We bumped our way into Florence. The plane sputtered and popped. Unapologetically you heard the gasps and controlled screams as we landed. That ought to have been our first clue as to how the rest of our day would go!
it’s a surreal experience to watch the newly arrived grab their bags from the baggage claim turn table and hurry passed en route to their vacations and to be one of a handful staring at an empty turnstile…peering through the plastic slats to the outside certain this is a mistake! Now we wait in line for the one person in baggage claim to take our details and promise us “it will all work out”.
Mark and I are punch drunk. We’ve been up for 24 hours and fortunately for us and the woman behind the counter at lost and found, we are silly. We chat with the others. We try to help dial down the frustration. We see 3, 4, 5, 6, plane loads of people collect their luggage and leave baggage claim to start their Italian adventure. We are two hours waiting for the one woman sorting out the mess in lost and found to pantomime to us the procedure because her English and our Italian is non existent. Oy vey, I’m too tired for charades.
We thank her for her efforts and her kindness and go in search of a taxi. There are 40 taxis lined up. We jump into Marcos. Marco is a dark and dreamy 26 years old born and raised in Florence man. His English is better than the gal in lost and found but he’s developed a flash card system for dealing with the foreigners he carts around.
from the front seat he holds up a card with his name Marco, with a C. He doesn’t seem to know where our hotel is which makes me anxious until he repeats “don’t worry, don’t worry”. He has kind eyes.
We role up on one hip with each curve he takes too fast and hear our nap sacks rolling in the back. He’s a bit shy but I press. He tells us of the walled city of Florence. He says we are inside the walls. “Very Good, Very good”… we nearly take out a couple of vespas on our right. He doesn’t know Cape Cod but would like to come to Boston some day..
blame it on lack of sleep but I reach between the seats and give Marco a Cape Cod bicycle key chain from Christmas Tree shops with my business card and say “if you ever make it son, you can stay a few nights with us!”
Mark confirms and Marco with a c looks as if he will cry. He is overwhelmed . He drops us at our hotel and is so gracious. “I love my gift” he says as Mark over tips him, shakes his hand and says you’re always welcome.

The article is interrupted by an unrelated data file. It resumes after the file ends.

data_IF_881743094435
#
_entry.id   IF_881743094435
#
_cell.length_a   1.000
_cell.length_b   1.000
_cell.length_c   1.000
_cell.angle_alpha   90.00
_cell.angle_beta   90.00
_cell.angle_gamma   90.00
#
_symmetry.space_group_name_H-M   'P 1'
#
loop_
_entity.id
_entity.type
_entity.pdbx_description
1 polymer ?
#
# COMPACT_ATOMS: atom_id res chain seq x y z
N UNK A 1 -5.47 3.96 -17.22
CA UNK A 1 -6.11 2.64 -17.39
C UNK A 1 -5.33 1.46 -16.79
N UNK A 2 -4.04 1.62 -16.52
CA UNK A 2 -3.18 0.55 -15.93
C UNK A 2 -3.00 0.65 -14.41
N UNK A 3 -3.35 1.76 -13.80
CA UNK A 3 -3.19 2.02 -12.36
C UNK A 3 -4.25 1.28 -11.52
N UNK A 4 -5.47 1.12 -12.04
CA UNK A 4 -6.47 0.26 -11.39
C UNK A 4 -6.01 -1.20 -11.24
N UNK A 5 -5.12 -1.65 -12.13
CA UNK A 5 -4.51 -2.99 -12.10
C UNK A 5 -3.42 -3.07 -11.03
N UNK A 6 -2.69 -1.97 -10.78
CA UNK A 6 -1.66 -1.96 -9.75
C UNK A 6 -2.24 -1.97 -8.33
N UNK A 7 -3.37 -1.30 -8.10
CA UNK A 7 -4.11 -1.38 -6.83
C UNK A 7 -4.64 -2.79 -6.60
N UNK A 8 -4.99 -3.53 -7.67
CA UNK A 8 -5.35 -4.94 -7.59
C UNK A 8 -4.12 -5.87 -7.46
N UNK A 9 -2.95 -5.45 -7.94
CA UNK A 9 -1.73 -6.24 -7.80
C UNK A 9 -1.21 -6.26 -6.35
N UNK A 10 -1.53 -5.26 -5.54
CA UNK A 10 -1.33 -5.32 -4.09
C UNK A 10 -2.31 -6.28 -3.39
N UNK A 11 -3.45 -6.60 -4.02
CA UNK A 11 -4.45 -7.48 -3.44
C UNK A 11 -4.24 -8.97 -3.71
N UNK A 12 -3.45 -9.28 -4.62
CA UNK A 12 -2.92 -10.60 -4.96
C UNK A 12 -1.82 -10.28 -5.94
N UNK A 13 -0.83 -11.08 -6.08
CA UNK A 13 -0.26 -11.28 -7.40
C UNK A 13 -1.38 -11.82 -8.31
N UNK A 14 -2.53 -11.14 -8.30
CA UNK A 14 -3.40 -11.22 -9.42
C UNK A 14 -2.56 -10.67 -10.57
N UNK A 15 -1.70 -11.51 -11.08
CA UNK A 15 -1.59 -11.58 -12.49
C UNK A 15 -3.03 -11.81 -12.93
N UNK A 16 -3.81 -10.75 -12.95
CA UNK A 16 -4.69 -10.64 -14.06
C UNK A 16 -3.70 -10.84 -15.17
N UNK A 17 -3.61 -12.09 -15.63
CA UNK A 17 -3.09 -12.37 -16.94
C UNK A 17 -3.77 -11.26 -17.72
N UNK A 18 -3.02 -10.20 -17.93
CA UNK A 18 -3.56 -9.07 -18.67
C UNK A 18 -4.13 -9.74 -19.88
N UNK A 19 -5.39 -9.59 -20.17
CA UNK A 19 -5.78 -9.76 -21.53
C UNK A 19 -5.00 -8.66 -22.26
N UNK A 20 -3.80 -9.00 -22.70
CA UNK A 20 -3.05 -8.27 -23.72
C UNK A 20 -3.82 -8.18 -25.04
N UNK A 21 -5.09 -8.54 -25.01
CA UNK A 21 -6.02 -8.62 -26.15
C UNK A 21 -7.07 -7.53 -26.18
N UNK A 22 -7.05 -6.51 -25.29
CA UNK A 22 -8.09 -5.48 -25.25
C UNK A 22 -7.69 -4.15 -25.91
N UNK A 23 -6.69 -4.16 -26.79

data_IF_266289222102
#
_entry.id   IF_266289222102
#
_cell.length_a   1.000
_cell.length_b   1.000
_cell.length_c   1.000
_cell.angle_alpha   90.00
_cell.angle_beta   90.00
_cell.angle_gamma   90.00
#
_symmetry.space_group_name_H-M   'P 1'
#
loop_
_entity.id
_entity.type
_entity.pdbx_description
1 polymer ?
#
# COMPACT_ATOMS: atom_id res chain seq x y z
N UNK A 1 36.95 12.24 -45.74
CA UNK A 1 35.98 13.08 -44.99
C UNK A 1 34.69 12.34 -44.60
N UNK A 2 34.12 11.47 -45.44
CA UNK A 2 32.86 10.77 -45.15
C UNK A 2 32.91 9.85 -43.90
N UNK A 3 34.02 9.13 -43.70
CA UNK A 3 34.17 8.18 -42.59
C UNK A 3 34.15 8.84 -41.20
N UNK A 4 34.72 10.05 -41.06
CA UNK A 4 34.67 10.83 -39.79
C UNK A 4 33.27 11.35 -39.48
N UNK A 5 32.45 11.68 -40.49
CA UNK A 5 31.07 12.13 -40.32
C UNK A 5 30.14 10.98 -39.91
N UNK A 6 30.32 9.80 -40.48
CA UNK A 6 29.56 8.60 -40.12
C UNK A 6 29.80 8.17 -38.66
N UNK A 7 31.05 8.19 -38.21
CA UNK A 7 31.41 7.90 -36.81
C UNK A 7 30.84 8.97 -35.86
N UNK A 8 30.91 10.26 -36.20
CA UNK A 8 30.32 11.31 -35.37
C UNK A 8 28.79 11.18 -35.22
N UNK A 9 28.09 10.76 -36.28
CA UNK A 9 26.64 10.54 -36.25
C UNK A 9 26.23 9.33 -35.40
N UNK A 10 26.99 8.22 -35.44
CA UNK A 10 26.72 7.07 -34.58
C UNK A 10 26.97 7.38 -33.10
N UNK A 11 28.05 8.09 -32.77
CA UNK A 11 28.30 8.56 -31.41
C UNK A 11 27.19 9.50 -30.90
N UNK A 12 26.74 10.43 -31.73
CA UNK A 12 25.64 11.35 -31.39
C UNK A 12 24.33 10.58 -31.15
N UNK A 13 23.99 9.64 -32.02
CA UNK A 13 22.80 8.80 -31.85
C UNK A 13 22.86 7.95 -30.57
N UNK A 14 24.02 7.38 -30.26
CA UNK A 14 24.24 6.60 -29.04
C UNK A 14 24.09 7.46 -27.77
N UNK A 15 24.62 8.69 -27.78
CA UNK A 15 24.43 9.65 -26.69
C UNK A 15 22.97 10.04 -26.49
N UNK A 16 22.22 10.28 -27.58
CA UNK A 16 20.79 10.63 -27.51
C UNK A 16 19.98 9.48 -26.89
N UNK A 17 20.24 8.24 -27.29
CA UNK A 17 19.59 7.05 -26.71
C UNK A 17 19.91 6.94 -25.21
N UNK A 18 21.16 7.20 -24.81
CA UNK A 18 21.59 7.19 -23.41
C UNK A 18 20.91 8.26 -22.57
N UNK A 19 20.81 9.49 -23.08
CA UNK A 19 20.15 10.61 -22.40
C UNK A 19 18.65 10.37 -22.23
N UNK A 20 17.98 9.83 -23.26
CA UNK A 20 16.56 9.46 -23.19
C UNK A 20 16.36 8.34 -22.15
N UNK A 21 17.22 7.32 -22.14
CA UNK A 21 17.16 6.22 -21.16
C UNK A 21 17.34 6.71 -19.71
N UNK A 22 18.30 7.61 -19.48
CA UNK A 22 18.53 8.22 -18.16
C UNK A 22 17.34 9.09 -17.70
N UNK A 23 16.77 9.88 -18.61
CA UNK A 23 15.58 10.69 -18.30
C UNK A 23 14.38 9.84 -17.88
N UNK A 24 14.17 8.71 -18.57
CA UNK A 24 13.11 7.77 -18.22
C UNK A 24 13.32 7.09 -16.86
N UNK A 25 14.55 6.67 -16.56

we’ve known this man 15 minutes. We watch him drive away on what seemed like two wheels, looked at each other and said “we’ve got to stop picking up strays”.
evelyn behind the desk at the hotel tells us she’s very sorry but our room is still being cleaned. “Go have some wine and everything will be well”.
Mark points out that on our bodies it’s only 8 am. “Implying to Evelyn it’s just to early.
Evelyn says in a boisterous redheaded way “Nonsense, Mr Cool you are in Italy now you need to adjust to the time zone, go have some wine, no?”
Exhausted and in our 24 hour clothes we do as we are told and sit at an outdoor cafe across from the Pitti Palace. We sip wine and eat rabbit tortellini. Yum
then he appears, young, handsome, animated and talking with the Somalier … in what sounds like newly learned Italian. Aiden sits with his glass of red wine next to us. I try to leave him alone but, shit, I need to know.
I open with “I like your command of the Italian language.”. He smiles and says thank you -I’m just learning. Mark watches me with trepidation. Aiden tells us he’s in 11th grade at an all Italian school and he’s essentially ran away from Sudbury where the only adult in his life is his mothers x husband. Who flew to Italy for school vacation last week and took him to Barcelona Spain. He is 17. He refers to his mother as complicated and then apologizes to us for drinking wine in front of Americans at his young age.
A plate of food is placed in front of him. He seems surprised. It’s like he’s a stray puppy who the proprietor feels obliged to feed. I ask him what he’s eating… it looks yummy, and he says “I have no idea.”
Aiden is handsome and out going. He says he helps the English teacher at school when she gets stuck. He’s 17 and on his own immersed in this loving culture.
You know how this ends.
We buy his wine for him, the somalier brings out a round of whatever he was eating for us for being so kind to him and Aiden accepts my business card to which he says “ Sotheby’s? You must know my Noni she works for Gibson Sotheby’s in Cambridge…”. Sadly, ber name escapes me but if anyone knows a grandmother wondering about their grandson in Florence…worry no longer, he’s a fine young man.
I expect he’ll be visiting us on Cape Cod in September. I will have to buy the wine.